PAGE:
WEST NILE VIRUS is a serious disease transmitted to humans by mosquitoes. Every year hundreds of cases are reported, and possibly many hundreds more go undiagnosed or misdiagnosed. The disease can present in a mild fever form or a severe encephalitic form.
ENCEPHALITIS can result from several mosquito-borne viruses.
HEARTWORM is a parasitic roundworm (Dirofilaria immitis) that infects dogs and other animals. The heartworm larva is carried by mosquito from host to host where it then proceeds through a variety of life stages. As a young adult, the heartworm takes up residence in the right ventricle of the host’s heart where it grows to impressive lengths. It is of the greatest concern in canines, where it more frequently leads to serious repercussions. Cats’ systems aren’t particularly hospitable to heartworms, so infection is much less of a concern. However, some cats do get heartworm and it can be serious or fatal.
TICKED OFF – Solution and Prevention
The best solution and prevention for both humans and animals is a synergistic formula. It is an effective alternative to DEET and all FRONT line products. While very toxic to ticks and mosquitoes, it is completely safe and non-toxic for use on humans and animals. In a 12-16 ounce glass spray bottle (or PVC-free plastic bottle), mix the following embryonic plant extracts with 50% equal amounts of all 4 plant extracts and distilled water:
- Cedar of Lebanon – Cedrus Libani (young shoots) 15 ml
- Juniper – Juniperus Communis (young shoots) 15 ml
- Lemon Tree – Citrus Limonum (embryonic bark) 15 ml
- Rosemary – Rosmarinus Officinalis (young shoots) 15 ml
Keep away from the eyes only, and excessive heat or bright light. Spray every day to all exposed parts of the body and also on all clothing that is directly involved in the exposure of such risk infestation. Repeat every time you have washed the exposed part of the body. This solution will last for three months then must be discarded.
Biological Tick Control with Cedar of Lebanon – Cedrus Libani (young shoots) was the most toxic to all three arthropod test species. The order of increasing susceptibility of these oils against mosquitoes, ticks, and fleas was Cedar together with Juniper – Juniperus Communis (young shoots), Lemon Tree – Citrus Limonum (bark) and Rosemary – Rosmarinus Officinalis (young shoots).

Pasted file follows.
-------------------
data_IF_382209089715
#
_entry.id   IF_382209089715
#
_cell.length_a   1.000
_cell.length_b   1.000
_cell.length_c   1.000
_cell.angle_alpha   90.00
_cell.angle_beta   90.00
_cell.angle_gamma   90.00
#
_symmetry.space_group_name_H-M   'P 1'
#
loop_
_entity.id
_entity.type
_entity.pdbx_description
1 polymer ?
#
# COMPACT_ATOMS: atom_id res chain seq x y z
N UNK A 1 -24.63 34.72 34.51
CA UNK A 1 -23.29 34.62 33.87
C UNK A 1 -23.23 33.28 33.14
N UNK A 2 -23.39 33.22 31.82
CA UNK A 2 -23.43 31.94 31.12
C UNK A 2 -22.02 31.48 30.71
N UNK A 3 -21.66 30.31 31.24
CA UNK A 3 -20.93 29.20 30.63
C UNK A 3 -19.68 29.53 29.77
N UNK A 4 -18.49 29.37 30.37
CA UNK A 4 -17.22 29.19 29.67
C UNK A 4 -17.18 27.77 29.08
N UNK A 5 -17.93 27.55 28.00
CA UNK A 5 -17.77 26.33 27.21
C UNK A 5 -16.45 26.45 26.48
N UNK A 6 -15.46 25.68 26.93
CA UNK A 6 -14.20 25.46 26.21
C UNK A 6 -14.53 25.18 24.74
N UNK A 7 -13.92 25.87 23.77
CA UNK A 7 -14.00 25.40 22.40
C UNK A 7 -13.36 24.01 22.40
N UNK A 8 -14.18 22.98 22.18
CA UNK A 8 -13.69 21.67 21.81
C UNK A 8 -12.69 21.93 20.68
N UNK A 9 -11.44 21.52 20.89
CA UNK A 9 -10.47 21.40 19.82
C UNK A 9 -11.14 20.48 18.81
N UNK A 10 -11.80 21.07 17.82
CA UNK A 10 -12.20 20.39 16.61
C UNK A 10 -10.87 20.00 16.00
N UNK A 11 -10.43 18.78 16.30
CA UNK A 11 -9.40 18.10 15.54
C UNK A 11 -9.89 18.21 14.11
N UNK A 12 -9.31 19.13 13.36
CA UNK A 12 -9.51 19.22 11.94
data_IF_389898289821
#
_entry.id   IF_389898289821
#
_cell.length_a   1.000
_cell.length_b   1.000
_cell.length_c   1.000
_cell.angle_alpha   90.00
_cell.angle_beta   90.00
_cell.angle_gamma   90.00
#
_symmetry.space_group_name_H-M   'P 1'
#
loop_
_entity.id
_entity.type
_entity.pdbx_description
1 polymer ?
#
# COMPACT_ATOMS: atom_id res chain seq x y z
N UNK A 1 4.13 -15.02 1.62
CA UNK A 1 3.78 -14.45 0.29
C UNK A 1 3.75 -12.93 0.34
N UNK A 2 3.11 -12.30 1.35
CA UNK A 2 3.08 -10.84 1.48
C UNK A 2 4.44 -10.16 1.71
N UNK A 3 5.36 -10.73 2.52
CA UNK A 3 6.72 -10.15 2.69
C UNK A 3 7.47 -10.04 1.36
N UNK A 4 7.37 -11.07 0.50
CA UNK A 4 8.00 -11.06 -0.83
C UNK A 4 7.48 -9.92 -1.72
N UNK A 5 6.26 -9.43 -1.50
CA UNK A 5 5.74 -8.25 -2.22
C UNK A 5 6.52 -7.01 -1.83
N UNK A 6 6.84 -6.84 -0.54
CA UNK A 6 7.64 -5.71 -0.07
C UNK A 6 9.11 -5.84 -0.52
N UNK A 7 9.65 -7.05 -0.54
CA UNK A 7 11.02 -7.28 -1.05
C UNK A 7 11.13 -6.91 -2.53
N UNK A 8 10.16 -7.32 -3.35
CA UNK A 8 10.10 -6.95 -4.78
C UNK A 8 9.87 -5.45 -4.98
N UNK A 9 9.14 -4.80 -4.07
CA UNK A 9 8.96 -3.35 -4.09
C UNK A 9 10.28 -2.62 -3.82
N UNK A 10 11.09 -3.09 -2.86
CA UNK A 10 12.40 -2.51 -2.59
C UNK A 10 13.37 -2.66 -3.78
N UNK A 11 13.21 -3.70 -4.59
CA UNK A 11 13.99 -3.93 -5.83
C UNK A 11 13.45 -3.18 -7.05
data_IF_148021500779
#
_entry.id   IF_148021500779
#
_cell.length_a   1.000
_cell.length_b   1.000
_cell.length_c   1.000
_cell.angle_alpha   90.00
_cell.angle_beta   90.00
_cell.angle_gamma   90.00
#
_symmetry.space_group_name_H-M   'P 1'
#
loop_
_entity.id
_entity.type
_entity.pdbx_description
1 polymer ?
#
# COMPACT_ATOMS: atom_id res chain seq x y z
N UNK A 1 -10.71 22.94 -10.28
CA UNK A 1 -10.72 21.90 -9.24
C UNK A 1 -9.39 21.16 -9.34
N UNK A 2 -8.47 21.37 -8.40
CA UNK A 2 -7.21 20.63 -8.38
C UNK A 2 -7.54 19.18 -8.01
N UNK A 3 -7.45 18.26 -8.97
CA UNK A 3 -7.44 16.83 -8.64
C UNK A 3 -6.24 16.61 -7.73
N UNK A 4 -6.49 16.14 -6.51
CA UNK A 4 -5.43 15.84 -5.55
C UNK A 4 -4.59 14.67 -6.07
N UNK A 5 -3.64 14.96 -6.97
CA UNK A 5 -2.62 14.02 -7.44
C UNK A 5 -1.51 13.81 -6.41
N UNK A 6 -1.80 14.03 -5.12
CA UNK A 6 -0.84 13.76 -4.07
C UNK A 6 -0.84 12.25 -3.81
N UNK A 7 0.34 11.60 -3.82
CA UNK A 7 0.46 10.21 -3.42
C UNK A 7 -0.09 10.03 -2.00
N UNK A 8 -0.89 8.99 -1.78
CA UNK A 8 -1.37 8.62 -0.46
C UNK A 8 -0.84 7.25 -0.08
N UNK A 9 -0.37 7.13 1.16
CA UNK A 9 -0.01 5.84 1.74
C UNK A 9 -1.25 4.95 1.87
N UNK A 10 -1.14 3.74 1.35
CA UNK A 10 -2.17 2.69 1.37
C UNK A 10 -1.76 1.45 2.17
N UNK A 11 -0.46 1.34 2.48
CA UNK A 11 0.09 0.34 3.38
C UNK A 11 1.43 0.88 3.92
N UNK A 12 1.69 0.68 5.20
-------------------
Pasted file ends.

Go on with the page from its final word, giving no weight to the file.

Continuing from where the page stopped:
Insecticidal and Ascaricidal Activity against Deer Ticks – Ixodes scapularis Say nymphs, Xenopsylla cheopis (Rothchild), and Aedes aegypti (L.) adults. An informal study conducted on 11 farmers in New York State, which had repeated Lyme disease from their unprotected farming practices were all monitored over a period of three years.
An informal clinical study was conducted
We were approached by a group of eleven organic farmers who were looking for a natural alternative to toxic DEET in the prevention of mosquito and tick born infections. For 10 years, each summer, while working, they had repeatedly contracted co-infections from Lyme disease. These individuals, one female and ten males were given a mixture of 4 embryonic plant extracts with equal amounts of distilled water. They sprayed the mixture throughout the day as needed and were instructed to reapply upon excessive sweating. All eleven participants experienced an infection-free season. This mixture prevented any ticks from adhesion to their skin or clothing. Never once over this trial period did they contract Lyme disease and its co-infections. This informal study clearly demonstrated the effectiveness of repellency with the four combined plants and warranted further investigative studies. Not only is it a useful repellent for the United States but also for world travelers to use in countries where protection from malaria and Dengue fever, both transmitted by mosquitos, are needed. We have several patients who have reported no infection from their travels to remote places in Africa and South America when using this mixture.
Lautin Andrew MD, and Dominique Richard October 2, 2012 not formally published being an in-house clinical practice study.